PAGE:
AUG 6, 2022
Minute 1: How to get more out of your walk
Sometimes our readers remind us a little of this scene in the Blues Brothers, when the band stumbles into a gig at a redneck bar. Dan Ackroyd’s character, wondering how his brother screwed up this booking, eyes the bartender with a calico shirt and cotton candy hair and asks her: “What kind of music do you usually have here?” Her response: “Oh, we got both kinds – we got country and western.” That’s kinda like when we asked our readers if they like other sports and 60% responded: “Oh yeah. I like running and hiking.” We had to chuckle since most of us here at global HQ had the same answer. The beauty of these slower-paced outings is that they can serve as a cooldown or a simple way to stay mobile, but they can also provide robust training. For a new take on pedestrian pursuits, check out: “Turn a Simple Walk Into a Full-Body Workout With These 3 Tips.” The story provides a bit of counterintuitive advice – do a warmup before you begin your walk. This provides an opportunity to engage your core and improve your balance with pre-walk moves like this one: “Standing, Sitting, or Lying Alternating Elbow-to-Knee: Abdominals.” Next, you can include strength exercises at certain milestones to burn extra calories and build muscle on the go. Pushups, air squats, and planks will cover most of the major muscle groups in your body. Lastly, consider adding weight to your walk. Take a look at “The 1980s Walking Workout That Will Actually Get You in Shape.” The method was popularized by Dr. Leonard Schwartz, who started “heavyhands walking” after noticing that cross country skiers had some of the best VO2 max levels of any endurance athlete. The idea is that the more muscle groups you engage as you walk, the more you will build your aerobic capacity. By carrying weights, you’ll keep your arms working just as hard as your legs, and the results will speak for themselves.
Minute 2: Cold showers and the power of thermoregulation therapy
We hope we were able to convince some folks to try cold therapy with the last issue’s story on anti-saunas. Granted, it’s an easy sell during a summer as hot as this one, but not everyone has access to an anti-sauna. Instead, there are some simpler and cheaper ways to reap the benefits of cold therapy, as detailed in this new piece from Polar: “Are There Any Benefits to Having a Cold Shower After a Workout?” Research on cold showers, ice baths, and cryotherapy have shown them to be effective at improving immunity, mental health, and overall well being. Cold water immersion can also reduce soreness and inflammation, as well as raise energy levels to prevent you from crashing after a difficult exercise session. It is recommended, however, to keep your showers on the warmer side before bed, as the cold can actually stimulate your nervous system to the point where it’s difficult to wind down. In addition to boosting your recovery, keeping cool can also improve your running performance. Trail Runner provides a good overview of techniques and tactics in this new story: “The Great Cooling Revolution in Endurance Sports.” #KeepYourCool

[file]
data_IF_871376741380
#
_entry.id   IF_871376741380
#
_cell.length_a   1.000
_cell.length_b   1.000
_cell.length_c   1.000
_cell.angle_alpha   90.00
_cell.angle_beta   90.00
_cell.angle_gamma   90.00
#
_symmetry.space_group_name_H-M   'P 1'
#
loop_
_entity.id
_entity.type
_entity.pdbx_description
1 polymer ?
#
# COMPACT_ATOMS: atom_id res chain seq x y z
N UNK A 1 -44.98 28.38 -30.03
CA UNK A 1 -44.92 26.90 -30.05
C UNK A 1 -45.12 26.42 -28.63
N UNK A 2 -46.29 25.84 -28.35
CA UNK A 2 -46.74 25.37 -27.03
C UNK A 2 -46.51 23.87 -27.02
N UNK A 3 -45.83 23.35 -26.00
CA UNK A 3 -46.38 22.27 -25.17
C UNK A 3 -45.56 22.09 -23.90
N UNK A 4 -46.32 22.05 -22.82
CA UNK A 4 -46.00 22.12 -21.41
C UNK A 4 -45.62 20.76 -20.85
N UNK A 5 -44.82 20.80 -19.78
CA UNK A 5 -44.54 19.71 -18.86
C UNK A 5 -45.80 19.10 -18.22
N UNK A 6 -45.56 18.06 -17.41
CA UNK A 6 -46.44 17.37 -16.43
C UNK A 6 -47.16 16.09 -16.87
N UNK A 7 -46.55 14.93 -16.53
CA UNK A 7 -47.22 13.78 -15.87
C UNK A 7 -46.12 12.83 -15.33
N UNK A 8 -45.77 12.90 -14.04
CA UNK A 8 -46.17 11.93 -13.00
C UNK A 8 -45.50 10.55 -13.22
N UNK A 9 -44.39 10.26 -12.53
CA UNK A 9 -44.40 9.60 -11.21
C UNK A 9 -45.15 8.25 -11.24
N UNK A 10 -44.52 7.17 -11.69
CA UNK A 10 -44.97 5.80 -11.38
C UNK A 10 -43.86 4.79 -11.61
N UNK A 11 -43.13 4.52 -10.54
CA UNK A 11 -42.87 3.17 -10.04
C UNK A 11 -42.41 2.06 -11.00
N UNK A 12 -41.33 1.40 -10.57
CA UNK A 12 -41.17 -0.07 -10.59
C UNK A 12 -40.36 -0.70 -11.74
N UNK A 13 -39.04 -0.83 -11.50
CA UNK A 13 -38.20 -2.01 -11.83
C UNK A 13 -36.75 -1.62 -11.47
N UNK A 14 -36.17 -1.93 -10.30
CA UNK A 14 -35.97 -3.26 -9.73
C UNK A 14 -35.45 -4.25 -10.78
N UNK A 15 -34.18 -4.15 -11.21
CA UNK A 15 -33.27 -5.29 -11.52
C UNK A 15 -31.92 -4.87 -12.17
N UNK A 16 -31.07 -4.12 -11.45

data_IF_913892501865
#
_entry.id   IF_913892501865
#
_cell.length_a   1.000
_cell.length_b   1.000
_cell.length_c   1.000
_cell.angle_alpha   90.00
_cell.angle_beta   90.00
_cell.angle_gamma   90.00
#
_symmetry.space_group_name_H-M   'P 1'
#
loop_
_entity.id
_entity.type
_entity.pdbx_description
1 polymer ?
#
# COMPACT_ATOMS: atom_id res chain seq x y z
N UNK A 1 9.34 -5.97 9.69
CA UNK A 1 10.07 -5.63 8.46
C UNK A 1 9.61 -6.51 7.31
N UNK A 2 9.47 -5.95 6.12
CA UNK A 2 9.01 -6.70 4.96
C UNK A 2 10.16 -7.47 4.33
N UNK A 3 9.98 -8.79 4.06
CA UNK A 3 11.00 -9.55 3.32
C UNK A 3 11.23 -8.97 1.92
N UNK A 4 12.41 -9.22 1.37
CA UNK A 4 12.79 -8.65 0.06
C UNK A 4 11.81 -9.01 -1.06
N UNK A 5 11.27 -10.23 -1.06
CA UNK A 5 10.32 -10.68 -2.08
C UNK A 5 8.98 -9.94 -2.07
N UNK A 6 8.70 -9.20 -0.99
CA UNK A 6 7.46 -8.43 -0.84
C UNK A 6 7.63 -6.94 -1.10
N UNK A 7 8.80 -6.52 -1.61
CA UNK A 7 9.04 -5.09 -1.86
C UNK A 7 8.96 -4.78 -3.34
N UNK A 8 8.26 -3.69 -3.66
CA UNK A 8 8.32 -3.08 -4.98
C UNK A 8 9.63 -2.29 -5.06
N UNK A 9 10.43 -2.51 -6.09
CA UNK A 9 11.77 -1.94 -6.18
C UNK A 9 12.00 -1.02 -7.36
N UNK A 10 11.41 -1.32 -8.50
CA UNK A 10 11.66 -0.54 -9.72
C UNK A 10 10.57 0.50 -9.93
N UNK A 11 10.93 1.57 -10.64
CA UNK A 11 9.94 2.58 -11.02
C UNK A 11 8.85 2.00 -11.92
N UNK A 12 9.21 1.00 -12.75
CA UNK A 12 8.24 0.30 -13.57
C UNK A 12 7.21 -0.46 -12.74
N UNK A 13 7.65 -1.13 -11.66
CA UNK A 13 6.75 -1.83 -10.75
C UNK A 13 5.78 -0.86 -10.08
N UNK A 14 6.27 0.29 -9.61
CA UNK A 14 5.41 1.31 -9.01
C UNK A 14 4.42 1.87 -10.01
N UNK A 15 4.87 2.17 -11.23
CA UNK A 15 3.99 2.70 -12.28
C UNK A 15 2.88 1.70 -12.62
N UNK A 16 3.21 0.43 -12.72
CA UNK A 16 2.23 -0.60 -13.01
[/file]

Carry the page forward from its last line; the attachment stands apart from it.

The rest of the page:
Minute 3: Can sitting in silence bring health benefits?
Here’s our low key wellness suggestion of the day: sit in a quiet space doing nothing. And no, listening to a calming app on your phone doesn’t count. As primitive as it may sound, new research indicates that quiet or silent environments can have a profound effect on our nervous systems, leading to all kinds of physical and mental improvements. Here is “An Ode to Silence: Why You Need It in Your Life.” Silence can help lower your blood pressure, heart rate and breathing rates, while improving your ability to focus. It can also create space for us to recharge, improving our creativity and opening channels to better understand our thoughts, emotions, and relationships. Quiet spaces aren’t always easy to come by, especially when traveling, but this list is a good place to start for ideas whether you are a few miles from home or in another country: “12 Welcoming Places To Find Quiet While Traveling.” Bookstores, cemeteries, and hotel lobbies are some unlikely spots that are generally open to the public, and about as quiet a place as one can find. In our search for silence, it’s important to remember that quiet spaces are a luxury not everyone has access to, and one’s comfort shouldn’t be prioritized over the need for another’s self expression. These concerns are addressed in this provocative new essay in The Atlantic: “Why Do Rich People Love Quiet?”